- Graphic violence — 3.4 million (86%)
- Nudity and sexual activity — 21 million (96%)
- Terrorist propaganda from ISIS, al-Qaeda and affiliates — 1.9 million (99.5%)
- Hate speech — 2.5 million (38%)
- Spam — 837 million (100%)
- Fake accounts — 583 million (99.1%)
Other than hate speech, it would appear that Facebook is getting a lot better at stamping out offensive content and that this is being done automatically.
What is not really addressed, however, is the thorny issue of what Facebook is doing to safeguard user data. Following the Cambridge Analytica debacle, I am a bit surprised that this isn’t tacked. Equally, there isn’t much in the way of encouragement regarding what is being done to tackle misinformation (or ‘fake news’ if your first name is Donald).
We should applaud the progress though and be grateful that efforts are being made and the detail that is shared.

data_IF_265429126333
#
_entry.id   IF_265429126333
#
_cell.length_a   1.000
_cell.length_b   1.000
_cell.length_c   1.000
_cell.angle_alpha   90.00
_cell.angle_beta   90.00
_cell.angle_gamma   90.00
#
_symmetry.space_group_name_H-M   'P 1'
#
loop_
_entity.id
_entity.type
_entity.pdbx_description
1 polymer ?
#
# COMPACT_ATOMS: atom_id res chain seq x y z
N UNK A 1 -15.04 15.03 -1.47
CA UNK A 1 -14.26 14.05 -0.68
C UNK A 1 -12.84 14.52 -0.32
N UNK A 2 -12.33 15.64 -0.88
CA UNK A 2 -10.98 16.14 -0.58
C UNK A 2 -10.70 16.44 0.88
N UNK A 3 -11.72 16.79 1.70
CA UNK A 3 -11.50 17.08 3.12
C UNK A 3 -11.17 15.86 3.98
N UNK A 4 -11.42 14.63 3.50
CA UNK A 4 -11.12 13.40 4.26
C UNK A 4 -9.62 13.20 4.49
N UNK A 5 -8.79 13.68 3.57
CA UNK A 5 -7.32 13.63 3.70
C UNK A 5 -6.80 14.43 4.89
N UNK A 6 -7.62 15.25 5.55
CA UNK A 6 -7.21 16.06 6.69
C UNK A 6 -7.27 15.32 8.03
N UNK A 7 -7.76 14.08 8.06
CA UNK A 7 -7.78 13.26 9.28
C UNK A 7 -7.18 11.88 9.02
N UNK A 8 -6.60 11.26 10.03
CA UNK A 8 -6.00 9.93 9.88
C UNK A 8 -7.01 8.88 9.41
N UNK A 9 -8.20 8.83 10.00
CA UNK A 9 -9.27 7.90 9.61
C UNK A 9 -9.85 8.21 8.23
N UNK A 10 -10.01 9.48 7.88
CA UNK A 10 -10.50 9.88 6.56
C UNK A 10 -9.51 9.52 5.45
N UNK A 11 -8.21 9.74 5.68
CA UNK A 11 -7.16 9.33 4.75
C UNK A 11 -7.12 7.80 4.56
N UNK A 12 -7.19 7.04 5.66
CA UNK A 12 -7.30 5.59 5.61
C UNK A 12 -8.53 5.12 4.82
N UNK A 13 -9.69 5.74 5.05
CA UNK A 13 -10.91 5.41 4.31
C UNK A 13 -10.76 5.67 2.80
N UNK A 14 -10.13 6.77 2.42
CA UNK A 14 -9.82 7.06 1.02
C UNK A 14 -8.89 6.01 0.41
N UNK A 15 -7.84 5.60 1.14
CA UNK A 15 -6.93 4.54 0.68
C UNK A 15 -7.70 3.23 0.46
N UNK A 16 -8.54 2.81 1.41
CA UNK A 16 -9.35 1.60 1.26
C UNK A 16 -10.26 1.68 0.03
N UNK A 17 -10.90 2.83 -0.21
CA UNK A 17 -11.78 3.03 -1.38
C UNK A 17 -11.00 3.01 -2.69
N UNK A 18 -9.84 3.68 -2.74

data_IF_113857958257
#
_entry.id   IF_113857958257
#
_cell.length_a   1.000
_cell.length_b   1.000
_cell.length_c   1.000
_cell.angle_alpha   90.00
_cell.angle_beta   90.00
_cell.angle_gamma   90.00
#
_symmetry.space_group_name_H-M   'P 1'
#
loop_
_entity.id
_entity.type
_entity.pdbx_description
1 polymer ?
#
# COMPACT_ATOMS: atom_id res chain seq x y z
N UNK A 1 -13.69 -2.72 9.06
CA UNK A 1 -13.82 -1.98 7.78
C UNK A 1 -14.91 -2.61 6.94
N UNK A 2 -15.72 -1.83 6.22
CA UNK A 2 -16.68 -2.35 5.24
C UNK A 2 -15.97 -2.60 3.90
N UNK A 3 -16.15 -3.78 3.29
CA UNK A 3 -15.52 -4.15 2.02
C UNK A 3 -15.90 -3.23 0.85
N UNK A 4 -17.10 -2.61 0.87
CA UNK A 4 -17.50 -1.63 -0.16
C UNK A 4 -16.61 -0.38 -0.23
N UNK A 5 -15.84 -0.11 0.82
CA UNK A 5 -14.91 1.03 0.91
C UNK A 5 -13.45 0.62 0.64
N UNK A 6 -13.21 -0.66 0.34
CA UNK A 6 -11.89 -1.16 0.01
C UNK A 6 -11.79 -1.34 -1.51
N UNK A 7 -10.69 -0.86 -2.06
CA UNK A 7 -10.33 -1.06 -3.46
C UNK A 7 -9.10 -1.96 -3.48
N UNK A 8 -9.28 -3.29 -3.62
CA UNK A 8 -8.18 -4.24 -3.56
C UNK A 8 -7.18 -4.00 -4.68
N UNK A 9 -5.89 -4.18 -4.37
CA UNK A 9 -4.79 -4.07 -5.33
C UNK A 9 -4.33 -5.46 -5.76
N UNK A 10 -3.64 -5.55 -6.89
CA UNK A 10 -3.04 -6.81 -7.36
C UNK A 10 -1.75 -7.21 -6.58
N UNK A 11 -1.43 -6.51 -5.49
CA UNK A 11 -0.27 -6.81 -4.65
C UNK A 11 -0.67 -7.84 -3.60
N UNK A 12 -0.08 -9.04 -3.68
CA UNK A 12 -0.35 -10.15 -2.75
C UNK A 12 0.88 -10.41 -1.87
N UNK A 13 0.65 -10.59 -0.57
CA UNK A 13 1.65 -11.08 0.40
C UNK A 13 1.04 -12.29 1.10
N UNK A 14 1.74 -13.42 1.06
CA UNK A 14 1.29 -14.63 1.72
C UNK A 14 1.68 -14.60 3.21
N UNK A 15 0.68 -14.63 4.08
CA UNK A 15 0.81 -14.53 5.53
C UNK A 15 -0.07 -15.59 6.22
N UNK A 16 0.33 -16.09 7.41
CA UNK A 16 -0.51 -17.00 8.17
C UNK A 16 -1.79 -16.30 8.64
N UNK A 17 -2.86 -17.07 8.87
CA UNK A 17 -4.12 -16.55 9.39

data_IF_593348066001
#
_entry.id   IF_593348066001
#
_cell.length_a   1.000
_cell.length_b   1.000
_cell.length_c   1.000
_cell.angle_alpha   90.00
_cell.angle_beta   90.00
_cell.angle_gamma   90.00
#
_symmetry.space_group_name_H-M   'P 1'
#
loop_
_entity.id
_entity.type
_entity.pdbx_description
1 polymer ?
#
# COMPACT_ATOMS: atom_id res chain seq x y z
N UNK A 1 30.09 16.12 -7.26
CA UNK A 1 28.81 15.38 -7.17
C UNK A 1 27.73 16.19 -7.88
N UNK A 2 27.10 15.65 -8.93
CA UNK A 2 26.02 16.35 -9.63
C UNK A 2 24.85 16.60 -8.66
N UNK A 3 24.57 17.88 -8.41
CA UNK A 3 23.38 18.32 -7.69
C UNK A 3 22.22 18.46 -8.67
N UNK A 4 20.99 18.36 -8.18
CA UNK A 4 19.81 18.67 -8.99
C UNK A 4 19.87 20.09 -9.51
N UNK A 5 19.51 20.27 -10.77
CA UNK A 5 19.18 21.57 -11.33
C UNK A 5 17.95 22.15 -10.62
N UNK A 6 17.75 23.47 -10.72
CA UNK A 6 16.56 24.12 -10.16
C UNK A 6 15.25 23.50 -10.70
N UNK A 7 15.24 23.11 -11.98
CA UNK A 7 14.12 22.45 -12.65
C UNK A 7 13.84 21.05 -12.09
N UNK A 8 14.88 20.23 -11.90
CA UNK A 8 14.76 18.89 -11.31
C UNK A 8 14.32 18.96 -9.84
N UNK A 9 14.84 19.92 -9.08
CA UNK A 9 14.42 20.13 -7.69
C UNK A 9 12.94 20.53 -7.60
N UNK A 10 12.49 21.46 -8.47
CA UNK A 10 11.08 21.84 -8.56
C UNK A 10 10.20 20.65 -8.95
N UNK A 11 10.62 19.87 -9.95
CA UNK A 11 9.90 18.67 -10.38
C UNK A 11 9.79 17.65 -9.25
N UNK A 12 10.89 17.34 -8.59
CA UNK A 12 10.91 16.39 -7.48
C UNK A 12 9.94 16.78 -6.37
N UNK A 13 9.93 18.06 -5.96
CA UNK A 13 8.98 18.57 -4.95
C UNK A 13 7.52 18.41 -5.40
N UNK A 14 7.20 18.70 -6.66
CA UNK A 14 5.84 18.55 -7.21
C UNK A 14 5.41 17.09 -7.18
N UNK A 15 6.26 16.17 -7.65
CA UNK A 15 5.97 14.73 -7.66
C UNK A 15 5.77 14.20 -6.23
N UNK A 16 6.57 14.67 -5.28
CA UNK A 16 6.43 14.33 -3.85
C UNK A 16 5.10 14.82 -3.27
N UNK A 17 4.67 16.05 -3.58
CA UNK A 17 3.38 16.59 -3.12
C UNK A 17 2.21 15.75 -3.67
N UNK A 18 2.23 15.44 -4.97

4. Adios Klout
Another low key piece of news this week was Klout’s announcement that it was shutting down:
To all of our fans: after careful consideration we have decided to shut down the Klout website & the Klout Score. This will happen on May 25, 2018. It has been a pleasure serving you, and thank you for your ongoing support over the years. Details here: https://t.co/xCNdYachxF
— Klout (@klout) May 10, 2018
Digital veterans (i.e. old people) such as myself will no doubt remember the odd obsession with Klout that seemed to afflict a lot of people back in the day.
I should confess that I have never been a Klout fan, but I must admit that it has been a very interesting journey. Rumour has it that it was launched primarily because Joe Fernandez (the founder and CEO) was bored as he could not speak following some jaw surgery. He grew it very quickly and attracted $40million funding before selling it to Lithium Tech for $200million.